Unilever: two and a half cheers for a purpose-led organisation

Children-cheering

Pic c/o mccanexposure.com

Was lucky enough to be sitting in the audience for yesterday's webcast at Unilever's HQ to hear UL CEO Paul Polman (and some others) talk about their Sustainable Living plan 

As regular readers will know, we've been talking purpose here for a decade or more (as my buddy Hugh reiterated recently), long before it became popular (in churches, business schools or in blogs and coaches or consultants who have drunk the coolaid, too). For a long time, senior (aka "sensible") business folk have treated this notion as if it were for the Fancy Dans of this world – the kooky and the crazy.

So it was genuinely affecting to hear the leader of the world's second biggest advertiser talking about their social purpose as the only way to growth – not as a risk or a by-product but the thing the whole organisation has to focus on – and to see the leadership trying to work with organisations that know more about the impacts it makes on the world than it does.

You'll know – for good or ill – the Dove story as one of Unilever's previous attempts to embrace purpose, but this is genuinely something different. The level of senior engagement with this, the degree to which they've made it structurally possible to travel this way and – once more – the clarity and conviction of the leader's voice made this more than a step change. And the acknowledgement that there is a long way to travel before the real benefits are clear to all was remarkably refreshing and honest. 

I think this is a genuinely bold move and one which, whatever false steps they take (and they will take them), we should credit the corporation and its leaders with.

However, I was slightly disappointed to read the 5 levers for change document they have produced. Like so many other behaviour change manuals, it is still primarily construes behaviour as an "I thing", an individual phenomenon; still imagines that what we do to individuals is what matters in shaping their behaviour; still focuses on the "p" and not the "q" of diffusion.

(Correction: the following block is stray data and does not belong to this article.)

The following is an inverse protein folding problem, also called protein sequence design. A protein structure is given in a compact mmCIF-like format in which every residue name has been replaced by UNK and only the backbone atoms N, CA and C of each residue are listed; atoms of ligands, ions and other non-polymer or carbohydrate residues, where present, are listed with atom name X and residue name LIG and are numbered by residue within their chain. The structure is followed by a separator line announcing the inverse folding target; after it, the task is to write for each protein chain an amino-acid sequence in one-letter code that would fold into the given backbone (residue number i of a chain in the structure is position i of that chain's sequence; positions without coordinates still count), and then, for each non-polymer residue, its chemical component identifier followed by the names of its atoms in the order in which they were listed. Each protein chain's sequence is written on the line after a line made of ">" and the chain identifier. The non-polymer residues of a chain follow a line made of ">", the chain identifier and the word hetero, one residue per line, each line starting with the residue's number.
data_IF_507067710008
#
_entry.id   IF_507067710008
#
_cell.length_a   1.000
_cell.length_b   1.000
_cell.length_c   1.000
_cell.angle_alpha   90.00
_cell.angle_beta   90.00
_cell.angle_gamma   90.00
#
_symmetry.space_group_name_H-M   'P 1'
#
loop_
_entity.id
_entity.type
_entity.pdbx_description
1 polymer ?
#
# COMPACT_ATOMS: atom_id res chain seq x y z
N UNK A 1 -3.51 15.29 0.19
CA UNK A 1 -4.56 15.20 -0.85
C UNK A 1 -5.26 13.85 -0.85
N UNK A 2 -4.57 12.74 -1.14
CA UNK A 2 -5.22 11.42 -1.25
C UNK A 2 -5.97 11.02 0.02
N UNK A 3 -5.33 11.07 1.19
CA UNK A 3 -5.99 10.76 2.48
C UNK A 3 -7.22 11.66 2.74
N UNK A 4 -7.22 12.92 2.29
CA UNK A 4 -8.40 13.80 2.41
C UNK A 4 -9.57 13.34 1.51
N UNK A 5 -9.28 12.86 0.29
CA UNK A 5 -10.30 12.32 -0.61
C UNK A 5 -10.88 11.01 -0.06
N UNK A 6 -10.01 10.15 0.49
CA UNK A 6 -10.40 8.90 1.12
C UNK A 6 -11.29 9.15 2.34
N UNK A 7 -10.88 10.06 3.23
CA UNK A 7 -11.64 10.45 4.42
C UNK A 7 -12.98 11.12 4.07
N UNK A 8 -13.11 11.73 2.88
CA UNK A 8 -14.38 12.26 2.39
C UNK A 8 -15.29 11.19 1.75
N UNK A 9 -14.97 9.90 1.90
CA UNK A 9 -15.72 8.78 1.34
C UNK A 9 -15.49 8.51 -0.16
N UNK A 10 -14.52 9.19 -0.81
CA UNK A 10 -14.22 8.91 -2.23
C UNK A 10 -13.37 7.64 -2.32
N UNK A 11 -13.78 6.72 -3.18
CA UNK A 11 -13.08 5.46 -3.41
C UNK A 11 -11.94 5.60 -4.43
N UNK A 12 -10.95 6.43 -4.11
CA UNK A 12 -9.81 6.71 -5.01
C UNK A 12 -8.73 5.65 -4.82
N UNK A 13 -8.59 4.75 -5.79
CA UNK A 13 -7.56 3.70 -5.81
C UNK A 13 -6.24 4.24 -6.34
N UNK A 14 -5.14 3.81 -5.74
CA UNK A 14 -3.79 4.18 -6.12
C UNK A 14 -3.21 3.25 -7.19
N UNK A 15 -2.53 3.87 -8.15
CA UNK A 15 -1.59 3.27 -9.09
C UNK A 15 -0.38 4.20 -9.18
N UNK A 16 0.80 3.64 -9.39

As for the calls from NGOs on the panel and in the audience – however admirable and amazing the people were – who want us to "make conscious choices", the less said the better. If our future depends on getting people to think, we're really screwed.

Looks like we still have work to do here…I'm ready.

2 Comments

  1. @mikeriddell62
    November 28, 2011

    People will think differently if incentivised to do so.
    So don’t be so dismissive đŸ™‚
    Imagine a local economy which encouraged organisations to share back end functions so that operational costs could be taken off their P & L. Imagine that these organisations began to function as a single organisation, treating members to discounts and other incentives funded by the savings made. Imagine these discounts and incentives were only ever issued in return for members contributing something positive to their community, like volunteering.
    How would you feel being part of that community. Would it make you think differently if everyone around you began to think and do things differently?
    If you can record this contribution then you can measure it. If you can measure it and assign it to an individual then arguably businesses and other institutions might wish to reward that individual with excess or spare capacity (seats on buses for example) for setting the right example.
    Community currencies which are only ever issued for contribution to community would go along way to speeding up behaviour change. It just needs to be systemised before the claim can be made that a replacement to GDP has been found.

  2. Jaclyn Moll
    December 9, 2011

    Jaclyn Moll

    Thanks-a-mundo for the blog article.Really thank you! Really Cool.